The efficacy of noscapine in the treatment of certain hematological malignancies has been explored in the clinic.[13][14] Polyploidy induction by noscapine has been observed in vitro in human lymphocytes at high dose levels (>30 μM); however, low-level systemic exposure, e.g. with cough medications, does not appear to present a genotoxic hazard. The mechanism of polyploidy induction by noscapine is suggested to involve either chromosome spindle apparatus damage or cell fusion.[15][16]

Noscapine Biosynthesis Reconstitution[edit]

Many of the enzymes in the noscapine biosynthetic pathway was elucidated by the discovery of a 10 gene "operon-like cluster" named HN1.[17] In 2016, the biosynthetic pathway of noscapine was reconstituted in yeast cells,[18] allowing the drug to be synthesised without the requirement of harvest and purification from plant material. In 2018, the entire noscapine pathway was reconstituted and produced in yeast from simple molecules. In addition, protein expression was optimised in yeast, allowing production of noscapine to be improved 18,000 fold.[19] It is hoped that this technology could be used to produce pharmaceutical alkaloids such as noscapine which are currently expressed at too low a yield in plantae to be mass-produced, allowing them to become marketable therapeutic drugs.[20]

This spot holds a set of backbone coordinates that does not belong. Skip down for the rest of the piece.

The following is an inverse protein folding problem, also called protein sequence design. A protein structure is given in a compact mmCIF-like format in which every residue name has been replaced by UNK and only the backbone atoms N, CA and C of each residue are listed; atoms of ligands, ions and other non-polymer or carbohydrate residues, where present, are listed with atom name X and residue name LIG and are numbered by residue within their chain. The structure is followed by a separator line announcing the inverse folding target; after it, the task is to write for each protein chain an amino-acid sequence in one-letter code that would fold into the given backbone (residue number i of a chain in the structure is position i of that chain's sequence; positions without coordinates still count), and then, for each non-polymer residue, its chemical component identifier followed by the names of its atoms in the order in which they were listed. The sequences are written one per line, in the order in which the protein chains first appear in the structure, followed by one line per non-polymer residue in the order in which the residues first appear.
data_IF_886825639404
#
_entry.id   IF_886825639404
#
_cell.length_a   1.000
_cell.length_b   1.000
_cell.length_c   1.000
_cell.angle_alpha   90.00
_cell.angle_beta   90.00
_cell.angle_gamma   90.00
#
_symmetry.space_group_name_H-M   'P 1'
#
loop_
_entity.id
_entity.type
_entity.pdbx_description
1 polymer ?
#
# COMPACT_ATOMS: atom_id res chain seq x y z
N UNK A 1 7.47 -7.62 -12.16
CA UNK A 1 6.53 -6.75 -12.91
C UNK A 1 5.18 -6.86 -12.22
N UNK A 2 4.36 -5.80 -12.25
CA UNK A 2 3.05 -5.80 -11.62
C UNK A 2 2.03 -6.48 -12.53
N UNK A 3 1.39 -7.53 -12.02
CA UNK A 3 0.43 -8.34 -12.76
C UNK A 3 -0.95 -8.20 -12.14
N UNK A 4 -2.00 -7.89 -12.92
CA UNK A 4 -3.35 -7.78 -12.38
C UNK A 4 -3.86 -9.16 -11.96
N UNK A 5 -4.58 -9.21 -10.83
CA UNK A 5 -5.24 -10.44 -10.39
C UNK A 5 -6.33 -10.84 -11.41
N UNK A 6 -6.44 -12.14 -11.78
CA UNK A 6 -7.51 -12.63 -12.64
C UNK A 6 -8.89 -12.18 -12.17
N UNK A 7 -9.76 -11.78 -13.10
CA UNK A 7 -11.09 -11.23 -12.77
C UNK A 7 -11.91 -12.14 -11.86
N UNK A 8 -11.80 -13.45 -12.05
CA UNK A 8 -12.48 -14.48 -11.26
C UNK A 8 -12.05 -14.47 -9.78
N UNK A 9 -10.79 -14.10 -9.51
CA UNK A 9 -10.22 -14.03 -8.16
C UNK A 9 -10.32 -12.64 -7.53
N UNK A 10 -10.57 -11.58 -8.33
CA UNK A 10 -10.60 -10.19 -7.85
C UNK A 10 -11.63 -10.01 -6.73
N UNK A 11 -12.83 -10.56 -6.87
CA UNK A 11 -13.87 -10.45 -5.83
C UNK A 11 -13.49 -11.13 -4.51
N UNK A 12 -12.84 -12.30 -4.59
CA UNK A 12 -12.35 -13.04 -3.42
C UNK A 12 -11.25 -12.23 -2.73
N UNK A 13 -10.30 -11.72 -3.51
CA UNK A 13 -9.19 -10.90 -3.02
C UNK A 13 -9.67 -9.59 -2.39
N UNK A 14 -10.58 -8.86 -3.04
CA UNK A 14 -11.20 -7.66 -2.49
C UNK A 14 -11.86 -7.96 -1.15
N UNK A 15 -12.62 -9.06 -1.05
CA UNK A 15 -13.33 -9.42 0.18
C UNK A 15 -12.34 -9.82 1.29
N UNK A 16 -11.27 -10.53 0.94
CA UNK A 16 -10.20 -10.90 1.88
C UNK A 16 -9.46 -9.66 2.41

Anticancer derivatives[edit]

Noscapine is itself an anti-mitiotic agent, therefore its analogs have great potential as novel anti-cancer drugs.[21] Analogs having significant cytotoxic effects through modified 1,3-benzodioxole moiety have been developed.[22] Similarly, N-alkyl amine, 1,3-diynyl, 9-vinyl-phenyl and 9-arylimino derivatives of noscapine have also been developed.[23][24][25][26] Their mechanism of action is through tubulin inhibition.[27]

Anti-Inflammatory Effects[edit]